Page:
The decision in MacDonald is a victory for transgender Canadians. Justice Scaravelli recognized that, in determining what a fit sentence looks like, an offender’s transgender status constitutes an important factor to consider for at least two reasons.

First, being attentive to an offender’s transgender status as part of the sentencing inquiry may help the judge appreciate the underlying reasons why the individual committed the offence in the first place. There is a considerable body of empirical evidence to suggest that transgender Canadians experience high levels of poverty, harassment, and violence. As Dean Spade notes in Normal Life: Administrative Violence, Critical Trans Politics, and the Limits of Law, such factors increase transgender “participation in criminalized work to survive, which, combined with police profiling, produces high levels of criminalization” (89).

 Second, echoing the analysis offered by Justice Louise Arbour in Commission of Inquiry into Certain Events at the Prison for Women in Kingston, the decision is attentive to the ways in which an offender’s sentence will actually be experienced once it moves from the courtroom to the prison. In an administrative system that rigidly segregates individuals on the basis of sex, it seems wholly appropriate to consider how those who are not readily classified will actually experience their custodial sentence. There is strong evidence to suggest that transgender people face “severe harassment, medical neglect, and violence” while in prison (Spade, 89). Many of these stark realities are documented in Kavanagh v Canada, a case where a transgender woman successfully brought a human rights complaint against the Corrections Service of Canada.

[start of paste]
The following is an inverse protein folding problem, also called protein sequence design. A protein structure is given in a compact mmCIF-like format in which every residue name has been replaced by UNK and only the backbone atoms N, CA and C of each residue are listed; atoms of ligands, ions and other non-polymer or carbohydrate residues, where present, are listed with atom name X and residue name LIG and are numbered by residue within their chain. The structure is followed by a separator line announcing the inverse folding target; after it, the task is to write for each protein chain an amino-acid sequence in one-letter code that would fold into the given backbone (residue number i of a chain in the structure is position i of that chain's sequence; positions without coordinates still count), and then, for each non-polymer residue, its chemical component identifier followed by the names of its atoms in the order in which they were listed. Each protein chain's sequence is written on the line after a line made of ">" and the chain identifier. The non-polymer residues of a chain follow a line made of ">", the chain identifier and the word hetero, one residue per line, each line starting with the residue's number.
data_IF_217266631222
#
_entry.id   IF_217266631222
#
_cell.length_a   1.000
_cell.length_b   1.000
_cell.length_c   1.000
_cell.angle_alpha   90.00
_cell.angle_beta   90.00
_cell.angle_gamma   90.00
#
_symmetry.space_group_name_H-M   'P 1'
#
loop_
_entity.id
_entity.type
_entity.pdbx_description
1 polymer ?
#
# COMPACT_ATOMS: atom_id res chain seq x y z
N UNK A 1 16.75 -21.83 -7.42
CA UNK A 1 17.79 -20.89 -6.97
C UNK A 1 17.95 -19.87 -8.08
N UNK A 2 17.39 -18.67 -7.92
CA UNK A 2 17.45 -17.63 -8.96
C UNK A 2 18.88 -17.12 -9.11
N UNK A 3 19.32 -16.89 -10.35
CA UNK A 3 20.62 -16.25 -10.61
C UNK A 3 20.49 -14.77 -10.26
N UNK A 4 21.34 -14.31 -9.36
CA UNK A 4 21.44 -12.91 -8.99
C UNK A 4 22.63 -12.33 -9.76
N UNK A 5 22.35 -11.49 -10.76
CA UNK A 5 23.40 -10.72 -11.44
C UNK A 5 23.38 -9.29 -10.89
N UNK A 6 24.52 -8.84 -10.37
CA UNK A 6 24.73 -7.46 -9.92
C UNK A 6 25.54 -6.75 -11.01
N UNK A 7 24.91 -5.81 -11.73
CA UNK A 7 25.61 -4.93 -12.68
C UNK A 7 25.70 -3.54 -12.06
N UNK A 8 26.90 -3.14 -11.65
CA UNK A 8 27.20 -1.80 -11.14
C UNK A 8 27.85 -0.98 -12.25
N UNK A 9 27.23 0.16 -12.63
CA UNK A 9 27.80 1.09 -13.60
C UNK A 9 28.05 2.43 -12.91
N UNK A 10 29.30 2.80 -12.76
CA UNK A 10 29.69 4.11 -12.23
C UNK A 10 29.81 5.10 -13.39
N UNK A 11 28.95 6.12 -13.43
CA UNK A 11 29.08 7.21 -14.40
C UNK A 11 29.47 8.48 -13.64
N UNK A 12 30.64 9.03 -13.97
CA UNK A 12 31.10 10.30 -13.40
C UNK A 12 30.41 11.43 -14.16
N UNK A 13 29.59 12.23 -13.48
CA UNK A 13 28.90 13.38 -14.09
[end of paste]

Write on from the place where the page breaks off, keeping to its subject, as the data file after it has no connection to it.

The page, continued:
At the same time that we should applaud the decision in MacDonald, however, it is important that we not assume that reforming aspects of the criminal justice system will ever be a panacea for transgender equality. The decision in MacDonald, it seems, does little to address the high levels of poverty, harassment, and violence experienced by transgender Canadians on a daily basis. At best, the decision and others like it may help to reduce some of the harms associated with a system that continues to disproportionately criminalize and incarcerate the most vulnerable members of our communities. While acknowledging some of the underlying forces that brought MacDonald into conflict with the criminal justice system in the first place, the decision simply cannot redress these lived realities in a meaningful way.

This leads me to conclude that more work must be done to secure a more equal future for transgender Canadians. A broader, more far-reaching vision of reform, it seems, can only occur far outside the narrow parameters offered by reforming the Canadian criminal justice system.

Kyle Kirkup is a 2013 Trudeau Foundation Scholar and doctoral candidate at the University of Toronto Faculty of Law. He also holds degrees from Yale Law School (LLM, 2012), the University of Ottawa’s Faculty of Law (JD, 2009) and the College of the Humanities at Carleton University (BHum, 2006). Kyle served as a law clerk to the Honourable Madam Justice Louise Charron at the Supreme Court of Canada in 2010-11. He writes about criminal law, sentencing, sexuality, and gender identity.

Designed by Rachel Gold.